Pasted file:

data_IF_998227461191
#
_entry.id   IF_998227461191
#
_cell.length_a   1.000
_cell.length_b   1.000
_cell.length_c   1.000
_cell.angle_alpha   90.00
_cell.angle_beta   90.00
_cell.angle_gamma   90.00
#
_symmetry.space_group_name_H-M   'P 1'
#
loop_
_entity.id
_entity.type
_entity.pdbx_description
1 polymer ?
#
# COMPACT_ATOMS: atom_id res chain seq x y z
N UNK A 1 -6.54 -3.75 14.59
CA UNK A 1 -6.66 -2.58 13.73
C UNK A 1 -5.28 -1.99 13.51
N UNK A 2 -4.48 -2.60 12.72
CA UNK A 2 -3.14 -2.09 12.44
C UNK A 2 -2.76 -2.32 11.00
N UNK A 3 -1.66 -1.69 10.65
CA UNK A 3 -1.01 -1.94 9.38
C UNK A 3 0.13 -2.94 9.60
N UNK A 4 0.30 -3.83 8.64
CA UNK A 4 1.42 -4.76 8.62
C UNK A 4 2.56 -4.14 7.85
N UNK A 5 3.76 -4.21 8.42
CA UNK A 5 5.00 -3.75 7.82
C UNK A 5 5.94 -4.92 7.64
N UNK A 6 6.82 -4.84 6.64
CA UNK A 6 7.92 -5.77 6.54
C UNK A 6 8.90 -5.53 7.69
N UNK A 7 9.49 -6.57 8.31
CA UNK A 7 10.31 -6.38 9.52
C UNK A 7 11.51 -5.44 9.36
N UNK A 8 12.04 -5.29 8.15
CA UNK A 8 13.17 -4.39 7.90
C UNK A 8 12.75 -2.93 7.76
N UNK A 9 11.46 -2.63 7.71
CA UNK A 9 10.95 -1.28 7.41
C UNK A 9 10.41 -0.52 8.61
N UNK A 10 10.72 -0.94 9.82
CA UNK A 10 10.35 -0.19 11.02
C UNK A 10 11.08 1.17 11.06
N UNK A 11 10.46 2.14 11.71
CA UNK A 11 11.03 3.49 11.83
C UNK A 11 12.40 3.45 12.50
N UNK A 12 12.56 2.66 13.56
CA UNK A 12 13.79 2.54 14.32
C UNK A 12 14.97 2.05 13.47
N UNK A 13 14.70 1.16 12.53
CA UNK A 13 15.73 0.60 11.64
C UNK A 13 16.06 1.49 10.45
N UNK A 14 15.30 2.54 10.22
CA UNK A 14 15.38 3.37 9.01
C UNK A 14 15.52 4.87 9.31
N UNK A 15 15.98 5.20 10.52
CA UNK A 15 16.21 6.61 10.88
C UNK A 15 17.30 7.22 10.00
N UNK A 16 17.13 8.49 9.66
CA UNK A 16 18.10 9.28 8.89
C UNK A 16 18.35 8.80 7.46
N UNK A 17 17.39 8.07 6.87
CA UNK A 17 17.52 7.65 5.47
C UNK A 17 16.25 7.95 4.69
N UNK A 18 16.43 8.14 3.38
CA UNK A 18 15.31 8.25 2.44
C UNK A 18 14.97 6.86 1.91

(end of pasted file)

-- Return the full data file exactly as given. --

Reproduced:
data_IF_998227461191
#
_entry.id   IF_998227461191
#
_cell.length_a   1.000
_cell.length_b   1.000
_cell.length_c   1.000
_cell.angle_alpha   90.00
_cell.angle_beta   90.00
_cell.angle_gamma   90.00
#
_symmetry.space_group_name_H-M   'P 1'
#
loop_
_entity.id
_entity.type
_entity.pdbx_description
1 polymer ?
#
# COMPACT_ATOMS: atom_id res chain seq x y z
N UNK A 1 -6.54 -3.75 14.59
CA UNK A 1 -6.66 -2.58 13.73
C UNK A 1 -5.28 -1.99 13.51
N UNK A 2 -4.48 -2.60 12.72
CA UNK A 2 -3.14 -2.09 12.44
C UNK A 2 -2.76 -2.32 11.00
N UNK A 3 -1.66 -1.69 10.65
CA UNK A 3 -1.01 -1.94 9.38
C UNK A 3 0.13 -2.94 9.60
N UNK A 4 0.30 -3.83 8.64
CA UNK A 4 1.42 -4.76 8.62
C UNK A 4 2.56 -4.14 7.85
N UNK A 5 3.76 -4.21 8.42
CA UNK A 5 5.00 -3.75 7.82
C UNK A 5 5.94 -4.92 7.64
N UNK A 6 6.82 -4.84 6.64
CA UNK A 6 7.92 -5.77 6.54
C UNK A 6 8.90 -5.53 7.69
N UNK A 7 9.49 -6.57 8.31
CA UNK A 7 10.31 -6.38 9.52
C UNK A 7 11.51 -5.44 9.36
N UNK A 8 12.04 -5.29 8.15
CA UNK A 8 13.17 -4.39 7.90
C UNK A 8 12.75 -2.93 7.76
N UNK A 9 11.46 -2.63 7.71
CA UNK A 9 10.95 -1.28 7.41
C UNK A 9 10.41 -0.52 8.61
N UNK A 10 10.72 -0.94 9.82
CA UNK A 10 10.35 -0.19 11.02
C UNK A 10 11.08 1.17 11.06
N UNK A 11 10.46 2.14 11.71
CA UNK A 11 11.03 3.49 11.83
C UNK A 11 12.40 3.45 12.50
N UNK A 12 12.56 2.66 13.56
CA UNK A 12 13.79 2.54 14.32
C UNK A 12 14.97 2.05 13.47
N UNK A 13 14.70 1.16 12.53
CA UNK A 13 15.73 0.60 11.64
C UNK A 13 16.06 1.49 10.45
N UNK A 14 15.30 2.54 10.22
CA UNK A 14 15.38 3.37 9.01
C UNK A 14 15.52 4.87 9.31
N UNK A 15 15.98 5.20 10.52
CA UNK A 15 16.21 6.61 10.88
C UNK A 15 17.30 7.22 10.00
N UNK A 16 17.13 8.49 9.66
CA UNK A 16 18.10 9.28 8.89
C UNK A 16 18.35 8.80 7.46
N UNK A 17 17.39 8.07 6.87
CA UNK A 17 17.52 7.65 5.47
C UNK A 17 16.25 7.95 4.69
N UNK A 18 16.43 8.14 3.38
CA UNK A 18 15.31 8.25 2.44
C UNK A 18 14.97 6.86 1.91